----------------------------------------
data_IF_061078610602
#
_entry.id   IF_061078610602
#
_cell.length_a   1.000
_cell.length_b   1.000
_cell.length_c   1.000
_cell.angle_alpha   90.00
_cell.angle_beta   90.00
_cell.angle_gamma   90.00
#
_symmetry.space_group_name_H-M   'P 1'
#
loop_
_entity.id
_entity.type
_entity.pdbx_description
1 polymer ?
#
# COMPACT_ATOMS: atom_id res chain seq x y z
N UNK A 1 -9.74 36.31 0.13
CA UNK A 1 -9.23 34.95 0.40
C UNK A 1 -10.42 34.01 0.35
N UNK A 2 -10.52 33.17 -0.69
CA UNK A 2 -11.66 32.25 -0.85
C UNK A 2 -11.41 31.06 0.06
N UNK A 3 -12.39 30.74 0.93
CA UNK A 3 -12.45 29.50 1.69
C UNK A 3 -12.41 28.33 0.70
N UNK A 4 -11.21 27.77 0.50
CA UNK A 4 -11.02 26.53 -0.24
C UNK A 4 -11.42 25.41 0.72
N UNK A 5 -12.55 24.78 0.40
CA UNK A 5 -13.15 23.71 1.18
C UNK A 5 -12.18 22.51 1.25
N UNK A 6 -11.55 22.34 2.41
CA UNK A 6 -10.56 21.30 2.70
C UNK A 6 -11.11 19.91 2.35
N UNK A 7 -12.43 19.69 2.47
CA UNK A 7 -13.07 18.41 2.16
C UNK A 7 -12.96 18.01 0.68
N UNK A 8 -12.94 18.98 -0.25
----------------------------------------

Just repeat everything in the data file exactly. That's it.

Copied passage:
data_IF_061078610602
#
_entry.id   IF_061078610602
#
_cell.length_a   1.000
_cell.length_b   1.000
_cell.length_c   1.000
_cell.angle_alpha   90.00
_cell.angle_beta   90.00
_cell.angle_gamma   90.00
#
_symmetry.space_group_name_H-M   'P 1'
#
loop_
_entity.id
_entity.type
_entity.pdbx_description
1 polymer ?
#
# COMPACT_ATOMS: atom_id res chain seq x y z
N UNK A 1 -9.74 36.31 0.13
CA UNK A 1 -9.23 34.95 0.40
C UNK A 1 -10.42 34.01 0.35
N UNK A 2 -10.52 33.17 -0.69
CA UNK A 2 -11.66 32.25 -0.85
C UNK A 2 -11.41 31.06 0.06
N UNK A 3 -12.39 30.74 0.93
CA UNK A 3 -12.45 29.50 1.69
C UNK A 3 -12.41 28.33 0.70
N UNK A 4 -11.21 27.77 0.50
CA UNK A 4 -11.02 26.53 -0.24
C UNK A 4 -11.42 25.41 0.72
N UNK A 5 -12.55 24.78 0.40
CA UNK A 5 -13.15 23.71 1.18
C UNK A 5 -12.18 22.51 1.25
N UNK A 6 -11.55 22.34 2.41
CA UNK A 6 -10.56 21.30 2.70
C UNK A 6 -11.11 19.91 2.35
N UNK A 7 -12.43 19.69 2.47
CA UNK A 7 -13.07 18.41 2.16
C UNK A 7 -12.96 18.01 0.68
N UNK A 8 -12.94 18.98 -0.25